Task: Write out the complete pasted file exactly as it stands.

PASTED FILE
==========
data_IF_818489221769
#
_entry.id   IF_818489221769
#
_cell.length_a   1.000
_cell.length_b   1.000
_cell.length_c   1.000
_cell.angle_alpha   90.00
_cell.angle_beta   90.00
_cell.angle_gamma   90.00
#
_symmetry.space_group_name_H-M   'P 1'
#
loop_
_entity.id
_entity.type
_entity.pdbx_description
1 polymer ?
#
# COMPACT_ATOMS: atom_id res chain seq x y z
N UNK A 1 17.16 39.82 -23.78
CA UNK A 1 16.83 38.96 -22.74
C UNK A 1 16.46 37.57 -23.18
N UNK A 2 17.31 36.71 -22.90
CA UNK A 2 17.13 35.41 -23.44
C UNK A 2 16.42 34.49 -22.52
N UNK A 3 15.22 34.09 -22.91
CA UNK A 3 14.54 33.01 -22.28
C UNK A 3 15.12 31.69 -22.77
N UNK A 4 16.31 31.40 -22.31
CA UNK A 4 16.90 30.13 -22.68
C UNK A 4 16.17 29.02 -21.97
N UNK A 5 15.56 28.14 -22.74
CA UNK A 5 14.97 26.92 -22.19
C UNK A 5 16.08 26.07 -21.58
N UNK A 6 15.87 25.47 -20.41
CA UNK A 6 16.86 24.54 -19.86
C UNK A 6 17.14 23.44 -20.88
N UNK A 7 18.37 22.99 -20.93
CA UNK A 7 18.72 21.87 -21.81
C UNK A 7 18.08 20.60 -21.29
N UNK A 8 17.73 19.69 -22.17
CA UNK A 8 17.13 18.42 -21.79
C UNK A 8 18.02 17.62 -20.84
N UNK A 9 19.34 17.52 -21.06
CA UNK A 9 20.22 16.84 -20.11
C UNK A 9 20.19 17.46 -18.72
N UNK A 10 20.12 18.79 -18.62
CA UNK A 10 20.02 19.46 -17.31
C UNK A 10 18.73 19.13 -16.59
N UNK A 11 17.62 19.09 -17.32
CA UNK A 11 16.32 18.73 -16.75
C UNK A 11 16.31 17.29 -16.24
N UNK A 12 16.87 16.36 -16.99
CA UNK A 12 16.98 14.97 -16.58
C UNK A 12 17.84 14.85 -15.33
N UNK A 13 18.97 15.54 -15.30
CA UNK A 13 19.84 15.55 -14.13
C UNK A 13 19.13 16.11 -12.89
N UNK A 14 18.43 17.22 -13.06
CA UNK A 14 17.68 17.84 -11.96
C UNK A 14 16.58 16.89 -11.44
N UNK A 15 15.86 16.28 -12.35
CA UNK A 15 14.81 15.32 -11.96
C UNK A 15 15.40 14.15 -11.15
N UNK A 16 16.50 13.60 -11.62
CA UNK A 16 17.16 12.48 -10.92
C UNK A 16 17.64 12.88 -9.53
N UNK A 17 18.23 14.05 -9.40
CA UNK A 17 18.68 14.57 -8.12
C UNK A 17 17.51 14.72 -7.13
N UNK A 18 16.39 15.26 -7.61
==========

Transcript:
data_IF_818489221769
#
_entry.id   IF_818489221769
#
_cell.length_a   1.000
_cell.length_b   1.000
_cell.length_c   1.000
_cell.angle_alpha   90.00
_cell.angle_beta   90.00
_cell.angle_gamma   90.00
#
_symmetry.space_group_name_H-M   'P 1'
#
loop_
_entity.id
_entity.type
_entity.pdbx_description
1 polymer ?
#
# COMPACT_ATOMS: atom_id res chain seq x y z
N UNK A 1 17.16 39.82 -23.78
CA UNK A 1 16.83 38.96 -22.74
C UNK A 1 16.46 37.57 -23.18
N UNK A 2 17.31 36.71 -22.90
CA UNK A 2 17.13 35.41 -23.44
C UNK A 2 16.42 34.49 -22.52
N UNK A 3 15.22 34.09 -22.91
CA UNK A 3 14.54 33.01 -22.28
C UNK A 3 15.12 31.69 -22.77
N UNK A 4 16.31 31.40 -22.31
CA UNK A 4 16.90 30.13 -22.68
C UNK A 4 16.17 29.02 -21.97
N UNK A 5 15.56 28.14 -22.74
CA UNK A 5 14.97 26.92 -22.19
C UNK A 5 16.08 26.07 -21.58
N UNK A 6 15.87 25.47 -20.41
CA UNK A 6 16.86 24.54 -19.86
C UNK A 6 17.14 23.44 -20.88
N UNK A 7 18.37 22.99 -20.93
CA UNK A 7 18.72 21.87 -21.81
C UNK A 7 18.08 20.60 -21.29
N UNK A 8 17.73 19.69 -22.17
CA UNK A 8 17.13 18.42 -21.79
C UNK A 8 18.02 17.62 -20.84
N UNK A 9 19.34 17.52 -21.06
CA UNK A 9 20.22 16.84 -20.11
C UNK A 9 20.19 17.46 -18.72
N UNK A 10 20.12 18.79 -18.62
CA UNK A 10 20.02 19.46 -17.31
C UNK A 10 18.73 19.13 -16.59
N UNK A 11 17.62 19.09 -17.32
CA UNK A 11 16.32 18.73 -16.75
C UNK A 11 16.31 17.29 -16.24
N UNK A 12 16.87 16.36 -16.99
CA UNK A 12 16.98 14.97 -16.58
C UNK A 12 17.84 14.85 -15.33
N UNK A 13 18.97 15.54 -15.30
CA UNK A 13 19.84 15.55 -14.13
C UNK A 13 19.13 16.11 -12.89
N UNK A 14 18.43 17.22 -13.06
CA UNK A 14 17.68 17.84 -11.96
C UNK A 14 16.58 16.89 -11.44
N UNK A 15 15.86 16.28 -12.35
CA UNK A 15 14.81 15.32 -11.96
C UNK A 15 15.40 14.15 -11.15
N UNK A 16 16.50 13.60 -11.62
CA UNK A 16 17.16 12.48 -10.92
C UNK A 16 17.64 12.88 -9.53
N UNK A 17 18.23 14.05 -9.40
CA UNK A 17 18.68 14.57 -8.12
C UNK A 17 17.51 14.72 -7.13
N UNK A 18 16.39 15.26 -7.61